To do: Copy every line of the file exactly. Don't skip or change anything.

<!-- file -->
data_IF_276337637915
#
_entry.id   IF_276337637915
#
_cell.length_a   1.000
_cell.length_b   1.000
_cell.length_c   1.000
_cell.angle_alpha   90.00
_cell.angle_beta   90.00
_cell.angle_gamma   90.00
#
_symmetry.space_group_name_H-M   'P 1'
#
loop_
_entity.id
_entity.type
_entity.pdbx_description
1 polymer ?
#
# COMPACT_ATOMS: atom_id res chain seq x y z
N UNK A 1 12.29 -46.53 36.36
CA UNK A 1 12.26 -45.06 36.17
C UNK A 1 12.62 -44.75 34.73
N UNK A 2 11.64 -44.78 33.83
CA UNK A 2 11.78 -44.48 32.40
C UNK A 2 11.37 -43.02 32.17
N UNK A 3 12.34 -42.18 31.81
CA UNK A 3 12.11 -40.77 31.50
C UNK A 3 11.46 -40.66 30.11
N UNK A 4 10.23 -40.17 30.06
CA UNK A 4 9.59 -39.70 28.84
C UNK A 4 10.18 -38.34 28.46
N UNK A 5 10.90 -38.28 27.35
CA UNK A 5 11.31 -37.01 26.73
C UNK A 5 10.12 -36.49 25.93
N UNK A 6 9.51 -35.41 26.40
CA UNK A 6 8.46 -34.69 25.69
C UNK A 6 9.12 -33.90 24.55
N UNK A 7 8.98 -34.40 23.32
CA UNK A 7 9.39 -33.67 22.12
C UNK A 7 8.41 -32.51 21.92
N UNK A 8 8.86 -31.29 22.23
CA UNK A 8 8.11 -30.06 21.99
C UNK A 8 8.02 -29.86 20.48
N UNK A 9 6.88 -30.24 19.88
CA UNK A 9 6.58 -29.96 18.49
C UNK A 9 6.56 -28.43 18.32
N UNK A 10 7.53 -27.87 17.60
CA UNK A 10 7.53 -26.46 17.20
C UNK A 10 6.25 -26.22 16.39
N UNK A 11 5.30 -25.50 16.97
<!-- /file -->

data_IF_276337637915
#
_entry.id   IF_276337637915
#
_cell.length_a   1.000
_cell.length_b   1.000
_cell.length_c   1.000
_cell.angle_alpha   90.00
_cell.angle_beta   90.00
_cell.angle_gamma   90.00
#
_symmetry.space_group_name_H-M   'P 1'
#
loop_
_entity.id
_entity.type
_entity.pdbx_description
1 polymer ?
#
# COMPACT_ATOMS: atom_id res chain seq x y z
N UNK A 1 12.29 -46.53 36.36
CA UNK A 1 12.26 -45.06 36.17
C UNK A 1 12.62 -44.75 34.73
N UNK A 2 11.64 -44.78 33.83
CA UNK A 2 11.78 -44.48 32.40
C UNK A 2 11.37 -43.02 32.17
N UNK A 3 12.34 -42.18 31.81
CA UNK A 3 12.11 -40.77 31.50
C UNK A 3 11.46 -40.66 30.11
N UNK A 4 10.23 -40.17 30.06
CA UNK A 4 9.59 -39.70 28.84
C UNK A 4 10.18 -38.34 28.46
N UNK A 5 10.90 -38.28 27.35
CA UNK A 5 11.31 -37.01 26.73
C UNK A 5 10.12 -36.49 25.93
N UNK A 6 9.51 -35.41 26.40
CA UNK A 6 8.46 -34.69 25.69
C UNK A 6 9.12 -33.90 24.55
N UNK A 7 8.98 -34.40 23.32
CA UNK A 7 9.39 -33.67 22.12
C UNK A 7 8.41 -32.51 21.92
N UNK A 8 8.86 -31.29 22.23
CA UNK A 8 8.11 -30.06 21.99
C UNK A 8 8.02 -29.86 20.48
N UNK A 9 6.88 -30.24 19.88
CA UNK A 9 6.58 -29.96 18.49
C UNK A 9 6.56 -28.43 18.32
N UNK A 10 7.53 -27.87 17.60
CA UNK A 10 7.53 -26.46 17.20
C UNK A 10 6.25 -26.22 16.39
N UNK A 11 5.30 -25.50 16.97